How the UEFA Nations League has proven the sceptics wrong


Richard Fleming on the UNL: “Football’s Coming Home” is overused; form not relegation is Germany’s concern and just ‘ugh’

When UEFA initially announced the format of the “Nation’s league,” it was met with heavy scrutiny. Fast forward to the present, the concept has grown into becoming an integral part of the football calendar.

For many football fans in the past, the international break signals boredom and watching tedious games being played with no real purpose or competitive edge. Effectively, it grinds the domestic leagues to a halt, frustrating the life out of supporters.

Friendly matches are not much more than glorified training sessions, with what feels like a constant turnover of players coming on and off the pitch. It is not unusual for countries to make six,seven, eight changes during a ninety minute match, which often results to matches having no rhythm or intensity.

With attendances and interest dwindling for the international game, UEFA had no choice but to look into the football program. Splitting European countries into a division system based on rankings, has produced some outstanding match ups.  Unlike friendlies where top teams used to play each other but were meaningless, they are now pitted against each other in a competitive, ruthless environment, replicating the feeling of major tournaments.

Just in the last couple of months, supporters have been treated to some memorable matches through the format, including the Spain versus England game or the Holland versus Germany match.

With a relegation fear and a chance to top a three-way table, international breaks now well and truly have a purpose. Ultimately, the competitive element of these fixtures has made the UEFA Nations League work.


After England’s 2-1 victory against Croatia on Sunday, Gareth Southgate claimed he “hadn’t seen an atmosphere like that at the new Wembley.” Even fixtures, where the elite stars are on show has instantly enthralled supporters and captivated a media interest.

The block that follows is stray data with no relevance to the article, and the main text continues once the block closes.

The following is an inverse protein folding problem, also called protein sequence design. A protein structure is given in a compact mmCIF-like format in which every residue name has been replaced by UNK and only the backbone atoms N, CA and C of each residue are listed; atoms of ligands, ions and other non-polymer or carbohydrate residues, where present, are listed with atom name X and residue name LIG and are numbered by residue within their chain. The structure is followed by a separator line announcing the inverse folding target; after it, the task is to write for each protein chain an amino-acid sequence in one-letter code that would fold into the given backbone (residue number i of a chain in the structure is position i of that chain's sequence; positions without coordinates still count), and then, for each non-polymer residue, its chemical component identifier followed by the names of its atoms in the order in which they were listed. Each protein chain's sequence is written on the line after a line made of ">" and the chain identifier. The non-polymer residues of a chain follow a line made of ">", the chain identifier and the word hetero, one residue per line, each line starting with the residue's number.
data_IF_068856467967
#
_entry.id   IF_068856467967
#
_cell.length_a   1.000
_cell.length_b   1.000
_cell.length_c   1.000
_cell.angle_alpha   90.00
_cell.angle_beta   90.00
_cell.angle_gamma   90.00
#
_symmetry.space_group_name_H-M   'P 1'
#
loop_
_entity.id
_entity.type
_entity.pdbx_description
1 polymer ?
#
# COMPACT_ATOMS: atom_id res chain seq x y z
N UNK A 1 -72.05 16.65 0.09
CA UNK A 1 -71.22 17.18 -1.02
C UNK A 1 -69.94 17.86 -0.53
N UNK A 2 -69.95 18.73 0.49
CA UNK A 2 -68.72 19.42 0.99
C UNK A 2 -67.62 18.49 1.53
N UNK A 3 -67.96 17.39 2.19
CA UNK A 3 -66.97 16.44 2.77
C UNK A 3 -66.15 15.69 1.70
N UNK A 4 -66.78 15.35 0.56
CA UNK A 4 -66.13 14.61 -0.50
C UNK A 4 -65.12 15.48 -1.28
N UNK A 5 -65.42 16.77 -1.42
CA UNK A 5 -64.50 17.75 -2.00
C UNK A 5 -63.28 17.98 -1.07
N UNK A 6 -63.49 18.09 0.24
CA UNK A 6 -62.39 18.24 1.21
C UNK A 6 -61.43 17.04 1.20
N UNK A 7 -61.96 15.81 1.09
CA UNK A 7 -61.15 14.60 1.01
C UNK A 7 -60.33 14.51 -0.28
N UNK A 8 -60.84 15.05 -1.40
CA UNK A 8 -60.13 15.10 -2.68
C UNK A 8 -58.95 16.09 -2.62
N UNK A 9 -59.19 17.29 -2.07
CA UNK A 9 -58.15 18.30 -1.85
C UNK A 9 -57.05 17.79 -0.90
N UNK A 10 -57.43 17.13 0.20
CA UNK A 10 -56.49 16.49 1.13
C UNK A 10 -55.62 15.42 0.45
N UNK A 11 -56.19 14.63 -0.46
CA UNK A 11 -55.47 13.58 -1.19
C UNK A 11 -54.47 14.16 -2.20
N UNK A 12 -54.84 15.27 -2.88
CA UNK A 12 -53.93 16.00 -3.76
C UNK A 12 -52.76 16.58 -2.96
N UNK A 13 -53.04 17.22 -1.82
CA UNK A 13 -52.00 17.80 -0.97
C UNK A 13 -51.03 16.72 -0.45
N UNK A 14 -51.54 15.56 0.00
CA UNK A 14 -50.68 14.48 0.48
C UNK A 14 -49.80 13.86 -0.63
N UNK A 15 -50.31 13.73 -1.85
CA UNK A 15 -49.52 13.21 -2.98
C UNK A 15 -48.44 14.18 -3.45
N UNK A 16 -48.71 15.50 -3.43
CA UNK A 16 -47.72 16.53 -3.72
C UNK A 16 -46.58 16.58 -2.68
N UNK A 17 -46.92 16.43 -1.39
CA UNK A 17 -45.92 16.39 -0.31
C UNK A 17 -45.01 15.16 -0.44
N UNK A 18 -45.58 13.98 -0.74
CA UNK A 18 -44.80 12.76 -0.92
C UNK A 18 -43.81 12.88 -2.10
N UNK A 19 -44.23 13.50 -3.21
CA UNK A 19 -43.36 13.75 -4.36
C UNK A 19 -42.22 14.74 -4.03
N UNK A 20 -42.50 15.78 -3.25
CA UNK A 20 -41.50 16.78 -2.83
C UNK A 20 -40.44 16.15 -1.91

Despite the undoubted growth of UEFA’s concept, it has not been above criticism. Managers including Jurgen Klopp, are still strongly against the Nations League, due to it increasing the amount of unnecessary physical strain on a footballer’s already hectic schedule. In fact, the Liverpool boss branded it “the most senseless competition in the world of football” viewing it as an unwanted addition to the season’s calendar.

However, Jurgen Klopp’s comments should not be surprising. It is obvious to see that managers have always been reluctant to send their players out on international duty. Now, with the intensity increasing and the matches becoming more physically demanding, it only reiterates their hesitancy.

From a football follower’s point of view, the opinions of  bosses should be taken with a pinch of salt. The UEFA Nations League format is thriving and is only going to grow and become stronger. Epitomized in the rapturous atmosphere at Wembley on Sunday, the cynics and doubters are slowly becoming supporters.

It is clear to see international breaks are not just produced for financial gain. After lengthy difficulty, UEFA have now made them purposeful. Football is an entertainment game and the UEFA Nations League has only emphasised this.


About Author

Football, Boxing and Cricket correspondent from Hampshire, covering southern sport. Editor and Head of Boxing at Prost International. Accreditated EFL & EPL journalist.

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